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Snap Judgment: Natan Sharansky, free at last (JERUSALEM POST) By CALEV BEN-DAVID 05/03/05)Source: http://www.jpost.com/servlet/Satellite?pagename=JPost/JPArticle/ShowFull&cid=1115086697070 JERUSALEM POST JERUSALEM POST Articles-Index-TopPublishers-Index-Top
I´ve got good news for my wife, some of my friends, and my opponents: I´m not running for the Knesset...

For a few weeks I have been under investigation, accused of having political ambitions. The charge was more than justified, being based on my own admission of guilt: I had announced my intentions in an interview in the Hebrew daily "Yediot Aharonot" on Passover eve. I did this because I felt that over the last few months the gap between the needs of the people and the narrow interests of the political parties had never been so wide, so obvious...

It was only natural under these circumstances that immigrants were becoming more and more enthusiastic about forming their own party. Many of my friends and colleagues followed this path, but I strongly felt that such an effort would reinforce the estrangement of immigrants from Israeli society, and would be unable to influence the country as a whole.

Those lines were written by Natan Sharansky in a column he wrote for The Jerusalem Report 13 years ago this month. If I remember it so well, it´s because at the time I was Natan´s colleague at the Report, where he was the Jewish World editor. Having been among the crowd of thousands at Ben-Gurion Airport in 1986 that cheered his long-awaited arrival to Israel, I was genuinely honored by the opportunity to work alongside him. Nor was I disappointed, finding him every bit as brilliant, warm, unpretentious, passionate and amusing as his public persona suggested.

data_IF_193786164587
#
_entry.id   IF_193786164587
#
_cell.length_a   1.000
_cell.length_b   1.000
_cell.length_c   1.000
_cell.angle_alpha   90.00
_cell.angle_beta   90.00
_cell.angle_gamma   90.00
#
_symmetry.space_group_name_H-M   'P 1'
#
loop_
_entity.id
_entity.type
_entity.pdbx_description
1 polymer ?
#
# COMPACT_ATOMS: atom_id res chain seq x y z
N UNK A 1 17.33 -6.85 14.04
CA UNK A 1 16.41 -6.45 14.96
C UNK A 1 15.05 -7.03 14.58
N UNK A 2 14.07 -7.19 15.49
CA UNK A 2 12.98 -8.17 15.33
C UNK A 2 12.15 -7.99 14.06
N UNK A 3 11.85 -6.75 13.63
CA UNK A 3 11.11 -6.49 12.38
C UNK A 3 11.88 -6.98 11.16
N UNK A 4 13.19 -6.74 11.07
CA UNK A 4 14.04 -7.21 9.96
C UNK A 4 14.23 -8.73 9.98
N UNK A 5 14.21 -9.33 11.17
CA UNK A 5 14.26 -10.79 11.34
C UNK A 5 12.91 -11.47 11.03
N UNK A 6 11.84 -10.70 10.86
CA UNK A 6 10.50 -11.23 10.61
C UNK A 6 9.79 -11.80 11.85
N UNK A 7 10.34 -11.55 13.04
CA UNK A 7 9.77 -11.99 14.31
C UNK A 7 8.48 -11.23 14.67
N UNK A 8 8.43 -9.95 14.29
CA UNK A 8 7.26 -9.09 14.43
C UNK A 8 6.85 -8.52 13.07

As the 1992 election approached, there was indeed much speculation that Natan would leave the Report and enter politics at the head of a Russian immigrant party. Four years later that´s exactly what happened, when he disregarded his own advice and ran for the Knesset atop the Yisrael B´Aliya list. This week, with his resignation from the cabinet as minister for Diaspora Affairs, his political career has for the time being come to an end, and deserves some evaluation.

It´s worth noting that, over the years, some of my fellow journalists from the Report have written columns expressing a personal disappointment with Sharansky as his right-leaning politics became increasingly evident, arguing that his concern for human rights falls short when it comes to the Palestinians. I don´t share those feelings because I don´t share their disillusion. Natan´s essentially neoconservative political orientation (an outlook common to many Soviet dissidents) was quickly evident to me soon after meeting him. Obviously one can disagree with his viewpoints – and I do with several of them – but it´s unfair to argue, as some of his former admirers have, that he has either fundamentally changed, or betrayed, his earlier positions.

AT ANY rate, that issue played only a minor factor in his declining political fortunes, from spearheading Yisrael B´Aliya´s seven-seat victory in 1996 to its virtual disappearance after dropping to two seats in the last election and subsequently merging with the Likud.